🚨 Breaking news: Axios and HBO have inked a deal for a second season! Broken into 8 half-hour episodes — 4 this spring and 4 this fall — AXIOS will cover the big trends, people and ideas shaping the next decade.
Bonus: HBO will also air 4 shorter, interview-driven specials designed to move with the pulse of the news.
Why it matters: Our mission has been, and always will be, to help you, our readers, get smarter faster on the topics that matter most. We do that in our newsletters, on our news stream, social platforms, podcast and now, once again, on HBO.
Tweet@Axios your ideas for content and interviewees and stay tuned for more details.
1 big thing: 🏟 Shrinking stadiums
Illustration: Aïda Amer/Axios
After years spent believing "bigger is better," America's professional sports teams are changing course and building smaller, more intimate venues.
What's happening: Stadiums are shrinking for multiple reasons, including:
Lower attendance: Thanks to things like HD TVs, instant replay and social media (aka, the "second screen"), fewer people are going to games. The in-home viewing experience is simply too good.
Those darn millennials: Watching a game isn't enough for them. They want to socialize and wander around. In response, stadium architects are beginning to reinvent the upper deck — removing seats and replacing them with things like lounges and social spaces.
By the numbers:
MLB: The Braves, Marlins, Twins and Yankees have all downsized since 2009, and the Rays plan to reduce seating at Tropicana Field from a league-low 31,042 to roughly 25,000 this season, per JohnWallStreet.
NBA: New arenas in Sacramento, Calif., Milwaukee and San Francisco will all have 40 or fewer traditional suites, a huge decrease from their predecessors.
NFL: Only the Cowboys and Jets/Giants have built 80,000-seat venues this century, and the 65,000-seat stadium the Raiders are building in Las Vegas will be one of the league's smallest.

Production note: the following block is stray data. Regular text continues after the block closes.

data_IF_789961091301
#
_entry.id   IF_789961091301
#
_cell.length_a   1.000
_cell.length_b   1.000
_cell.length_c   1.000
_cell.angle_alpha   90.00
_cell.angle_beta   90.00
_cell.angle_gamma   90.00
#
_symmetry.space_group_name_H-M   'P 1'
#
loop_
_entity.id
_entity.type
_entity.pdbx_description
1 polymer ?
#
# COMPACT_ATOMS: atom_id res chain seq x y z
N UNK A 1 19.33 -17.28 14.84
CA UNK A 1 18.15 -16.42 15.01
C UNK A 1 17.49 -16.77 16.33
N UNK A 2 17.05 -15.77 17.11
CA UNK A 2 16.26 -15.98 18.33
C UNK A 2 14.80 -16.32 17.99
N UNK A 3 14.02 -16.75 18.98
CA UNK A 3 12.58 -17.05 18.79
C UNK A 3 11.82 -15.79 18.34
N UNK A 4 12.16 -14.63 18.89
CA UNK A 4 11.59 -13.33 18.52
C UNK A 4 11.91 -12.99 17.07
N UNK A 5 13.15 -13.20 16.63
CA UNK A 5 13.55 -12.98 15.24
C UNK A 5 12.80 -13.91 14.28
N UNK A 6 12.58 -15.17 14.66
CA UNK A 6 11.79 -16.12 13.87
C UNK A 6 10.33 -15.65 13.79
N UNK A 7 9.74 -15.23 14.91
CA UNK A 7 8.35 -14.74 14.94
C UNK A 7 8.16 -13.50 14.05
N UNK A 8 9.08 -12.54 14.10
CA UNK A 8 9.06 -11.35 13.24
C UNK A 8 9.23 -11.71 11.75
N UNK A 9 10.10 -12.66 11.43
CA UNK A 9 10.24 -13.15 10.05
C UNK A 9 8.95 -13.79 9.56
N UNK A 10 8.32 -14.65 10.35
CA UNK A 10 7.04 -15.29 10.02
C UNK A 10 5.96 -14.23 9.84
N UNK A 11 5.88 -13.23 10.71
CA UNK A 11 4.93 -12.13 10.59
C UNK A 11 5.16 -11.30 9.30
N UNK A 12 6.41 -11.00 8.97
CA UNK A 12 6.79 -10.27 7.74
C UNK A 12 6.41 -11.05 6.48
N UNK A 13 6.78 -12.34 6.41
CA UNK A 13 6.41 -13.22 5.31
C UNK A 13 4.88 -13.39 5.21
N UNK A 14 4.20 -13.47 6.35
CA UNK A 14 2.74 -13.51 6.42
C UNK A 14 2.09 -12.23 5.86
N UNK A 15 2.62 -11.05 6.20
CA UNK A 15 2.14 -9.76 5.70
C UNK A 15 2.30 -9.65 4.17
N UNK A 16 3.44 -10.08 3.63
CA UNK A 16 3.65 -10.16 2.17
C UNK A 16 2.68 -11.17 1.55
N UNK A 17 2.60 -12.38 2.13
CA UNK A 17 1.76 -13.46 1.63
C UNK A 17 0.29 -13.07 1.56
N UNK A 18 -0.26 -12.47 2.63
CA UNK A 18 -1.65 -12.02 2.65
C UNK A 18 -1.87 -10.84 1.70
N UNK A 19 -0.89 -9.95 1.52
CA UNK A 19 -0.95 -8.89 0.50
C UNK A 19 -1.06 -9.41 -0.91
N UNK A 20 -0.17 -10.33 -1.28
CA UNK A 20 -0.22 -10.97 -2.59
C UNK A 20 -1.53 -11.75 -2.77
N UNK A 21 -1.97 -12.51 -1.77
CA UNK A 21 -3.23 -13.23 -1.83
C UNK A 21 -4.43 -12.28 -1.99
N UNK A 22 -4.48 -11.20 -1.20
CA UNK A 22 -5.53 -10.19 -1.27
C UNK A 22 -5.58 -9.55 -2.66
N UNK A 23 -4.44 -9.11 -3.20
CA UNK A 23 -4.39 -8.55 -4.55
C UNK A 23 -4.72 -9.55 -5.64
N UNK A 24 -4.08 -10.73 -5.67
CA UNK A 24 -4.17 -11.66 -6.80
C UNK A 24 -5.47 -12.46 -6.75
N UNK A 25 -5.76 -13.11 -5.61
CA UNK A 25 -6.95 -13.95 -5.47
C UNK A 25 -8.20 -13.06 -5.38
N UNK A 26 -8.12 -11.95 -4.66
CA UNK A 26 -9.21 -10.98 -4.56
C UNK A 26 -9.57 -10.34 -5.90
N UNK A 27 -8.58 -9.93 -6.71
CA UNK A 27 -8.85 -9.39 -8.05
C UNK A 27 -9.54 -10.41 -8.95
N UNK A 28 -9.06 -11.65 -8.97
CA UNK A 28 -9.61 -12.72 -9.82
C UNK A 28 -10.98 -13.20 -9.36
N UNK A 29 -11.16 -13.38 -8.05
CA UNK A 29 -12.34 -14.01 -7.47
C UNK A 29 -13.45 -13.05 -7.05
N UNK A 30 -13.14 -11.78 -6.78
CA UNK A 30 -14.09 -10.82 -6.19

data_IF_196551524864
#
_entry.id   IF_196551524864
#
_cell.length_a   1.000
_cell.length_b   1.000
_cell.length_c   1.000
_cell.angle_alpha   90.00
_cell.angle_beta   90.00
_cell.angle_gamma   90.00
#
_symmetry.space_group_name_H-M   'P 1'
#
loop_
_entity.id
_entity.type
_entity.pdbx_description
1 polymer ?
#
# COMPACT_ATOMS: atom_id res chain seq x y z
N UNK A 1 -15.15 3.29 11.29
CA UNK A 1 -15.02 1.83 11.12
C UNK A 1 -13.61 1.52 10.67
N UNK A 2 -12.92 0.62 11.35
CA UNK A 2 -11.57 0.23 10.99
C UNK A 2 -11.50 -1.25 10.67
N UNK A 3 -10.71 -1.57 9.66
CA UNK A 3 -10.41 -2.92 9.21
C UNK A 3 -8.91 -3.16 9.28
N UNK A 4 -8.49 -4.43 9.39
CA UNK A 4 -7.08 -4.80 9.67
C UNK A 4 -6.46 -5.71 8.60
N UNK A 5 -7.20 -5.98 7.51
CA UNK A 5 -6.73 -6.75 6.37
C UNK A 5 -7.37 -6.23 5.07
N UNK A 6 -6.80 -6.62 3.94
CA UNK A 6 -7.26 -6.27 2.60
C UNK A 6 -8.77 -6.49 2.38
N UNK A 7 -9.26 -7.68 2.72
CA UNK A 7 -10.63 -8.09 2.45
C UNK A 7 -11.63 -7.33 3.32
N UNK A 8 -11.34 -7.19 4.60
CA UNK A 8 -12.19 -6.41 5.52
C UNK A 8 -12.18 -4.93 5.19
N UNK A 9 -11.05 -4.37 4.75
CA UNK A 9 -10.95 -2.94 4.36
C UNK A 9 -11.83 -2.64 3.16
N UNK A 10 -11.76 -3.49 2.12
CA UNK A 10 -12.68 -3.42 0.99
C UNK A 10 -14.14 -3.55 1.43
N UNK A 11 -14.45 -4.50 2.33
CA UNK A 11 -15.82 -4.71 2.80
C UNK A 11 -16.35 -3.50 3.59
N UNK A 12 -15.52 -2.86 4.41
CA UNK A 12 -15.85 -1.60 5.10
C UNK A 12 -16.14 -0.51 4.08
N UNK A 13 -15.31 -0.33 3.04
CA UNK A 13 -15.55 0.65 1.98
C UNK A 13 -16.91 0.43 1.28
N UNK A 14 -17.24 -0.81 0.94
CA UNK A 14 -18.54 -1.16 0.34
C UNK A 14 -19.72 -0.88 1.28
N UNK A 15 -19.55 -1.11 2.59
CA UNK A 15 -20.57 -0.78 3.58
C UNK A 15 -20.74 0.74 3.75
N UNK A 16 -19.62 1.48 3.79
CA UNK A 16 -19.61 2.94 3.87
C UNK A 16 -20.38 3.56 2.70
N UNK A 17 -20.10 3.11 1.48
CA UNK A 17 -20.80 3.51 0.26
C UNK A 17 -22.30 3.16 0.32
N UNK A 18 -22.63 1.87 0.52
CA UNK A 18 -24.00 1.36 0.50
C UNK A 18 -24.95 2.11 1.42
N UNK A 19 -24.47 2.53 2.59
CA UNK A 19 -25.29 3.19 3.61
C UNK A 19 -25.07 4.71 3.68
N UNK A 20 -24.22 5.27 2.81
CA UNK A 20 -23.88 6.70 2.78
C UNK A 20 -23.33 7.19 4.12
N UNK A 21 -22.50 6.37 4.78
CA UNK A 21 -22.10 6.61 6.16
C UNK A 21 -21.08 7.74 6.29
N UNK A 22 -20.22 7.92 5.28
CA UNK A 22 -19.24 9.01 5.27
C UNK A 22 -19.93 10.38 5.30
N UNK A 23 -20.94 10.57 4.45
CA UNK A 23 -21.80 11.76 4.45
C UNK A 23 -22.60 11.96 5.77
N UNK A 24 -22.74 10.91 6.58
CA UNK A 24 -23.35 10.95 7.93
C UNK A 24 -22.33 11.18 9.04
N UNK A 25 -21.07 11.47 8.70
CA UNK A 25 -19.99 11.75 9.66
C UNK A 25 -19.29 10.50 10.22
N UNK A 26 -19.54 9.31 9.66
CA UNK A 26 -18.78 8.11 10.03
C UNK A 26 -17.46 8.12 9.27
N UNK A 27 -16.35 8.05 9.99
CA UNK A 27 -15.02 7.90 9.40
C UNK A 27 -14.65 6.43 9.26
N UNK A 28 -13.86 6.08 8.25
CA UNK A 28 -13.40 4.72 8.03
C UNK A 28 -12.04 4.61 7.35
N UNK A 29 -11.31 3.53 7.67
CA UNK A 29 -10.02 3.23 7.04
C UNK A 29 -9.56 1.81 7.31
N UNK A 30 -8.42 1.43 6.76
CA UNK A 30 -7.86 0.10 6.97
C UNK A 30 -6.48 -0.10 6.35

The bottom line: Fans are attending fewer games than they used to — and when they do show up, the focus for many of them is on having a shared live experience (similar to what you get at, say, a music festival) rather than merely watching two teams compete.
What's next: In 2000, futurist Watts Wacker predicted that stadiums of the future would be turned into sound stages with a few thousand seats optimized for TV. That could be where we're headed — especially if/when VR headsets that put you on the 50-yard-line take over.
Two years ago, American soccer phenom Olivia Moultrie accepted a scholarship offer from the University of North Carolina. She was 11 years old.
Yesterday, Moultrie announced that she has signed a representation deal with Wasserman Media Group and an endorsement deal with Nike, forgoing her college eligibility and officially turning pro. She is 13 years old.
Why it matters: For decades, America's best female soccer prospects have been funneled to the college system (only two current USWNT players, Lindsey Horan and Mallory Pugh, skipped college).
But the landscape has shifted, and Moultrie — who was so impressive during a trip to PSG last year that the club's coaches had her scrimmaging with the U-17 boys — is the face of the future.
What's next: Unclear. A move to Europe, where top clubs like Manchester United have begun to invest more money in their women's teams, is most likely impossible for several years due to FIFA rules.
"A far more likely prospect would involve Moultrie's latching on as a developmental player with a team in the top United States league, the NWSL," writes the New York Times' Andrew Keh.
"But that path has its own obstacles; before she could ever sign a professional contract, the league would essentially have to create new allocation rules to deal with her unique situation. In addition, a player currently must be 18 to play in the NWSL."